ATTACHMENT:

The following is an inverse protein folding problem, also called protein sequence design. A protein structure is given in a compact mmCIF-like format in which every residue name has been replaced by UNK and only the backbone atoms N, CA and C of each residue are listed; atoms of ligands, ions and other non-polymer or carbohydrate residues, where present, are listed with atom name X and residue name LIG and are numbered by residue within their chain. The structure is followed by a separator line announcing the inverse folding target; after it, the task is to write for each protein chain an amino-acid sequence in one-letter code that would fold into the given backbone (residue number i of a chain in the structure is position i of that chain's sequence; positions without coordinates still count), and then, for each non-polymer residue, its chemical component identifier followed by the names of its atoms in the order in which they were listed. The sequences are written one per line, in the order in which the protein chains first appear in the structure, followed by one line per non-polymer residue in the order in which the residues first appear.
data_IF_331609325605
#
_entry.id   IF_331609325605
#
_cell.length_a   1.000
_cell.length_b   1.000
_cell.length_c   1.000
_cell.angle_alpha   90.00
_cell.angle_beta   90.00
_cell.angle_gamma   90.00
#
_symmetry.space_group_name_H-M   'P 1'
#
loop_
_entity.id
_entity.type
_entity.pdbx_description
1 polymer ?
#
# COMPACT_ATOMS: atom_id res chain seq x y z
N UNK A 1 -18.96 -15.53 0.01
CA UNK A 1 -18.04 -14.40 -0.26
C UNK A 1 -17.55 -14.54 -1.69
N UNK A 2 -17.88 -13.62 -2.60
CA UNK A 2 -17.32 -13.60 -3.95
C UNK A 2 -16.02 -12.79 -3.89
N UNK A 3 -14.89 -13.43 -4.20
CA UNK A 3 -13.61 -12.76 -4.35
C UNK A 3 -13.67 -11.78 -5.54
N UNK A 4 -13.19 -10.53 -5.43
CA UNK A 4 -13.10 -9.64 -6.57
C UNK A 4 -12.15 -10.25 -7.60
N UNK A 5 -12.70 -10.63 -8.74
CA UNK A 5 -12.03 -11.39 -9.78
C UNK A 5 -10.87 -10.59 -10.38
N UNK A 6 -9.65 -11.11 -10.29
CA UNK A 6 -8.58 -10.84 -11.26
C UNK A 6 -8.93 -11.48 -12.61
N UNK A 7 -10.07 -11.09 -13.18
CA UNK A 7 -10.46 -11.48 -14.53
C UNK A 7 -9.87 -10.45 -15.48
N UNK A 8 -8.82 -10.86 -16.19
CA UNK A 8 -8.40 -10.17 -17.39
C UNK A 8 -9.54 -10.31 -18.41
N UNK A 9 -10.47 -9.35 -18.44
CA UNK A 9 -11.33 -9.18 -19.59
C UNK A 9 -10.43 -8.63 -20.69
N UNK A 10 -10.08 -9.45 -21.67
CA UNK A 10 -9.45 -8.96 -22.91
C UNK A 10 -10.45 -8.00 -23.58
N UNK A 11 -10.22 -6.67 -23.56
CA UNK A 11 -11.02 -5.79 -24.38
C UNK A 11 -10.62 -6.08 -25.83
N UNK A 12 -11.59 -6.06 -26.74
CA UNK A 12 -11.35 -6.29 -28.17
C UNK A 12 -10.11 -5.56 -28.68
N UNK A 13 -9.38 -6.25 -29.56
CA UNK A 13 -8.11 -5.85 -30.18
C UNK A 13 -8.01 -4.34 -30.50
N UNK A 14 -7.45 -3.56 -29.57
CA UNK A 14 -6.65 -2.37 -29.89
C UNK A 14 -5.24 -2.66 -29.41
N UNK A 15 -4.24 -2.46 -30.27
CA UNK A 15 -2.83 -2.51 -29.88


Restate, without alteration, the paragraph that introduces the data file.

The following is an inverse protein folding problem, also called protein sequence design. A protein structure is given in a compact mmCIF-like format in which every residue name has been replaced by UNK and only the backbone atoms N, CA and C of each residue are listed; atoms of ligands, ions and other non-polymer or carbohydrate residues, where present, are listed with atom name X and residue name LIG and are numbered by residue within their chain. The structure is followed by a separator line announcing the inverse folding target; after it, the task is to write for each protein chain an amino-acid sequence in one-letter code that would fold into the given backbone (residue number i of a chain in the structure is position i of that chain's sequence; positions without coordinates still count), and then, for each non-polymer residue, its chemical component identifier followed by the names of its atoms in the order in which they were listed. The sequences are written one per line, in the order in which the protein chains first appear in the structure, followed by one line per non-polymer residue in the order in which the residues first appear.